A bill that would require ex-felons to pay back all court fees and fines before being allowed to vote was quickly denounced by advocates for Amendment 4, which restored the right to vote last year to more than a million ex-felons.
“This is exactly what we were worried about from the beginning,” said Kara Gross, legislative director and senior policy counsel for the American Civil Liberties Union of Florida. “The people spoke, and now the legislators are taking it away from them.”
The House committee bill, which gets its first hearing Tuesday morning, would restrict the number of people who would be eligible to vote, according to Neil Volz, political director for the Florida Rights Restoration Coalition, which advocated for Amendment 4.
“We’re opposed to restricting voting rights," Volz said. “And this bill does that.”
It’s the first bill filed in the Legislature dealing with the rollout of Amendment 4, and it sets up what promises to be a contentious debate in the Legislature this year.
Advocates believe the bill to be self-implementing, requiring no legislation from Tallahassee to carry it out. Indeed, former felons have been registering to vote since January, and voter registrations with elections supervisors have spiked.
But lawmakers and Gov. Ron DeSantis believe they need to define who’s eligible and when they become eligible, and the House and Senate don’t appear to be in agreement so far. The Senate has yet to introduce a bill.
READ MORE: Amendment 4: Is attempted murder the same as murder?
The House bill would:
- Require ex-felons pay all court fees and fines before being eligible, even if those fees are not imposed by a judge.
- Require the Department of Corrections to notify each inmate of his or her obligations before being released.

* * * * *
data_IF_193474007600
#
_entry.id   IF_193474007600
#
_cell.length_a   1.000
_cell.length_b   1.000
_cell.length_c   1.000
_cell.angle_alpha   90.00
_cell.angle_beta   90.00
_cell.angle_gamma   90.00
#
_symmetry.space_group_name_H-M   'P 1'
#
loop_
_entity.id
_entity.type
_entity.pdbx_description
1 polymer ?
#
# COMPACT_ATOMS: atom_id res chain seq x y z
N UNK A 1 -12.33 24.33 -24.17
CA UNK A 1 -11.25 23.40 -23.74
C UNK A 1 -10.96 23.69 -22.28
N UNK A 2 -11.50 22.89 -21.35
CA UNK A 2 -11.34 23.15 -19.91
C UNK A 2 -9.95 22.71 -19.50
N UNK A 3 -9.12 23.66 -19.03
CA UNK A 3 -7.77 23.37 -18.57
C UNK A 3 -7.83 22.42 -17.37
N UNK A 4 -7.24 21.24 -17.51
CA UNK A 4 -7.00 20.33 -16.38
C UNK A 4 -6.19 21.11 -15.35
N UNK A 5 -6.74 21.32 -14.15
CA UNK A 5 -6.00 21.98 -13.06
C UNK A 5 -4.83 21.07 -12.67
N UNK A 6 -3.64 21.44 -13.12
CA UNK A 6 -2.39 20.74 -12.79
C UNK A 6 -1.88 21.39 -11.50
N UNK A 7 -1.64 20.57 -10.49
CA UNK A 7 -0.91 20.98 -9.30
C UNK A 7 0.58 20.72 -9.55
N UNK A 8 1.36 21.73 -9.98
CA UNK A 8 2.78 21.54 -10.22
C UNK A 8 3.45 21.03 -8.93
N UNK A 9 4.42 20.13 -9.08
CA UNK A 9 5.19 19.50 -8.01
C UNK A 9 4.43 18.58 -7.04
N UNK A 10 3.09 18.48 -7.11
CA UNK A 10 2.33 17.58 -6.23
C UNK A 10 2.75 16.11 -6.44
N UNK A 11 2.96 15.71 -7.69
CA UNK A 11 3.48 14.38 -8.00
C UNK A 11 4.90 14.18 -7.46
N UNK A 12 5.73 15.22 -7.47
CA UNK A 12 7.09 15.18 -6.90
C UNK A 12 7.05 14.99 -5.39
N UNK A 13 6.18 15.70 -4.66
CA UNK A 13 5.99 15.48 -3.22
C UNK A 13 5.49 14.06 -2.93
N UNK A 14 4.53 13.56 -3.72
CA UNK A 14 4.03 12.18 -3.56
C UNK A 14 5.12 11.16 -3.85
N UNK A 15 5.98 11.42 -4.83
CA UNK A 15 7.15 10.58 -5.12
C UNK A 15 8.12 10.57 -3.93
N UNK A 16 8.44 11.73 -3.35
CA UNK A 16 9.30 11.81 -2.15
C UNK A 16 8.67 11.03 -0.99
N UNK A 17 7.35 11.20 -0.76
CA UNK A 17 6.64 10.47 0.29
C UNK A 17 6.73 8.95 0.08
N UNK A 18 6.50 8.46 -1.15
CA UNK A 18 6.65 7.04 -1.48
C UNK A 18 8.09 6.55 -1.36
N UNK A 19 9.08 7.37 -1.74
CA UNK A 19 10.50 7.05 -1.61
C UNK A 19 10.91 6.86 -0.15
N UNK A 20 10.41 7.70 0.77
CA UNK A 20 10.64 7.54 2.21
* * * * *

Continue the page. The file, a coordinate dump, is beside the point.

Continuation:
- Define “felony sexual offenses” to include a wide array of crimes, including prostitution and placing an adult entertainment store within 2,500 feet of a school.
- Require the Secretary of State to set up a process for determining which ex-felons are eligible to vote.
Judges will often require felons pay restitution to victims as part of their sentence. Amendment Four advocates don’t dispute that restitution is part of someone’s sentence.
But court fees and costs are a different story. Those fees can include for electronic monitoring bracelets and drug tests during probation, and are usually not handed down by a judge as part of someone’s sentence.
It’s also a higher standard than under the old system, which required only that a felon pay back all court-ordered restitution. Paying for court costs were not a requirement before applying to have someone’s civil rights restored, according to a state Commission on Offender Review spokeswoman.
Gross said the bill’s standard would create the equivalent of a poll tax.
“It will inevitably prevent individuals from voting based on the size of the person’s bank account,” Gross said. “Those who have the financial means will vote, and those who can’t, won’t.”
She also disputed how the bill defines “felony sexual offenses.” Amendment 4 allowed all felons to automatically get their rights restored except for cases of “murder” and “sexual offenses.”
The bill’s definition is too broad, Gross argued.
“Everybody who voted for this, all of the people, when they heard that, the understanding clearly was … rape, child molestation, serious sexual felony offenses,” she said.
House Criminal Justice Chairman James Grant, R-Tampa, told The News Service of Florida he instructed staff to include all felony sex offenses in the legislation.
“When the Constitution says ‘felony sex offenses’ and that means nothing legally, the best I can do is propose a list of felonies that are sexual,” Grant, a lawyer, said. “The reality is I’m going to do my best effort to maintain what I believe the rule of law now requires in a super-ambiguous constitutional amendment.”
Grant acknowledged the proposal is likely “to get pushback everywhere,” but blames the amendment’s own language for its problems.
“This notion of making policy in the Constitution is problematic for a lot of reasons, and this (Amendment 4) is a great of example of why,” he said.
The House bill doesn’t include an idea that’s been pushed by Sen. Jeff Brandes, R-St. Petersburg, however. He wants to include felons convicted of “attempted murder” be excluded from automatic restoration.
You can read the bill here and read the bill analysis here. It’s scheduled to be heard in the House Criminal Justice Subcommittee at 8 a.m. on Tuesday.
News Service of Florida contributed to this report.